Who is the security from?  

If a bondsman has offered the security, then you should always check their financial strength. Never accept a security without doing your due diligence first. This applies to contingent as well as on demand securities. Ultimately, your security is only worth as much as the company or person who is offering it. In relation to a Parent Company Guarantee, does that parent company have any assets? Further, what jurisdiction are they located in? This is essential to check because it may not be easy to trace if the has assets if they are domiciled in some jurisdictions. How easy would it be to transfer assets out of that jurisdiction notwithstanding the existence of the security? Finally, how easy is it to enforce judgments in that jurisdiction? If it is very difficult, how expensive will making a claim be in reality?

Check for, and avoid, inconsistencies

Huge problems can be caused where there are inconsistencies between the terms of a bond or guarantee and the terms of an underlying contract. This can give rise to disputes and complicate matters hugely. Common drafting errors or oversights include inconsistent terms regarding the expiry or termination or discharge of the bond. For example, in Simon Carves Ltd v Ensus UK Ltd13 a bond provided for a long stop expiry date of 31 August 2020. However, the underlying ICE Contract provided that a bond shall be null and void and shall be returned upon the acceptance certificate being issued. Akenhead J held in paragraph 37 of his judgment that upon issuance of the Acceptance Certificate in February 2020 (i.e., earlier than the long stop expiry date) the bond must be treated as null and void. In other words, the underlying contract terms prevailed.  

Inconsistent dispute resolution provisions are also problematic. For example, what happens if the underlying contract provides for adjudication or arbitration but the bond or guarantee itself is silent? This can result in a jurisdictional challenge if a party seeks to refer the dispute about the bond or the guarantee to the arbitration together with the dispute under the underlying building contract for convenience. The tribunal will then have to ascertain whether it has jurisdiction which will depend in part on how widely the arbitration clause is drafted. All of these unnecessary arguments can be avoided if proper thought is given to the dispute resolution provisions of both the underlying contract and the bond or guarantee during pre-contractual negotiations.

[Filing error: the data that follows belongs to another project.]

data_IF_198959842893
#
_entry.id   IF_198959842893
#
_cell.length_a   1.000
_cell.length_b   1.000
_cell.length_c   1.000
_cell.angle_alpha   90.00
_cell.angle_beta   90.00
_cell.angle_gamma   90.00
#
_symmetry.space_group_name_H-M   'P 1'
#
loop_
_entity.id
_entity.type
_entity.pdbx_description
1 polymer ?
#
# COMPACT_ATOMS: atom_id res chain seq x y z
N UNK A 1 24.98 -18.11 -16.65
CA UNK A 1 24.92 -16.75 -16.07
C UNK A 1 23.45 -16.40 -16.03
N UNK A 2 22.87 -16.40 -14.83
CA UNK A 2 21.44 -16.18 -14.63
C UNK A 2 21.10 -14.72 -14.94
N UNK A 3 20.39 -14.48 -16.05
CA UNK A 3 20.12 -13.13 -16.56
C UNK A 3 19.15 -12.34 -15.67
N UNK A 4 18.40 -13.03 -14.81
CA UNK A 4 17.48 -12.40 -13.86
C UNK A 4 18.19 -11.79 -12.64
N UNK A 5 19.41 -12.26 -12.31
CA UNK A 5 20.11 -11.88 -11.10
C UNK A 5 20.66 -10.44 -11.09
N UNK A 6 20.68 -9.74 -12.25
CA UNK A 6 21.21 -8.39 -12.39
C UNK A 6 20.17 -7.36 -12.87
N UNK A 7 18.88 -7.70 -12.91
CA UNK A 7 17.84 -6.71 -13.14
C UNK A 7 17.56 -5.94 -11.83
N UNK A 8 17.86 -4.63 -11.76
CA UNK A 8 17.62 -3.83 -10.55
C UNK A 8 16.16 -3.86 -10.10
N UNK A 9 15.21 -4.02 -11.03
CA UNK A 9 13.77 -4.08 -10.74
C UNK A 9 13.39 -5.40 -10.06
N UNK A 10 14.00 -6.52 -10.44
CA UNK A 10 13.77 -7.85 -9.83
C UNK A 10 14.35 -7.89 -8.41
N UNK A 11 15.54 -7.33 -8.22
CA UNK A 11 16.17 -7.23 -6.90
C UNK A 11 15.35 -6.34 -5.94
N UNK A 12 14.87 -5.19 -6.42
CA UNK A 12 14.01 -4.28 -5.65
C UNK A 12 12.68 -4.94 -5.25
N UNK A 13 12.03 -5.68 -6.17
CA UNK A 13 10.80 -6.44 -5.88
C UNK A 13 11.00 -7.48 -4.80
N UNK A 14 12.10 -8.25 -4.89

Governing law and jurisdiction clauses 

The governing law and forum for dispute resolution can make a material difference to the availability of injunctive relief and grounds for resisting a bond call. Some of the differences are set out in the table below.

Governing law 


English and Hong Kong law


An injunction will only be granted if the Demand is fraudulent or precluded by the terms of the underlying contract.14


Australian law


You may get an injunction to enforce a promise not to call on a bond.15

Singapore law

Unconscionability” is a further established ground for restraining a bond call.16

UAE Law 417(2) of the UAE Federal Commercial Law No. 18/1993

This allows the court to place an attachment order on the draw down sum “in exceptional circumstances” if there are “serious and certain reasons for the request” (for example if there is evidence that sums claimed are not due and/or significant payments to the Contractor are outstanding).  


As to why the governing law is important, this is illustrated by the Singaporean case Shanghai Electric Group Co Ltd v PT Merak Energi Indonesia17 where the Singapore court applied English law grounds for determining whether to grant an injunction only because the bond was expressly governed by English law. If Singaporean law had applied the call may have successfully been resisted on the grounds of unconscionability which is a much lower threshold to reach than fraud. 

Where is the counter security located?

Finally, in the international context, it is also important to take note of which country the issuing bank for any counter security is located in. What is their attitude on stopping calls on securities via injunctions? A diagram of a typical On Demand Bond counter security structure is set out below. 

On Demand Bond diagram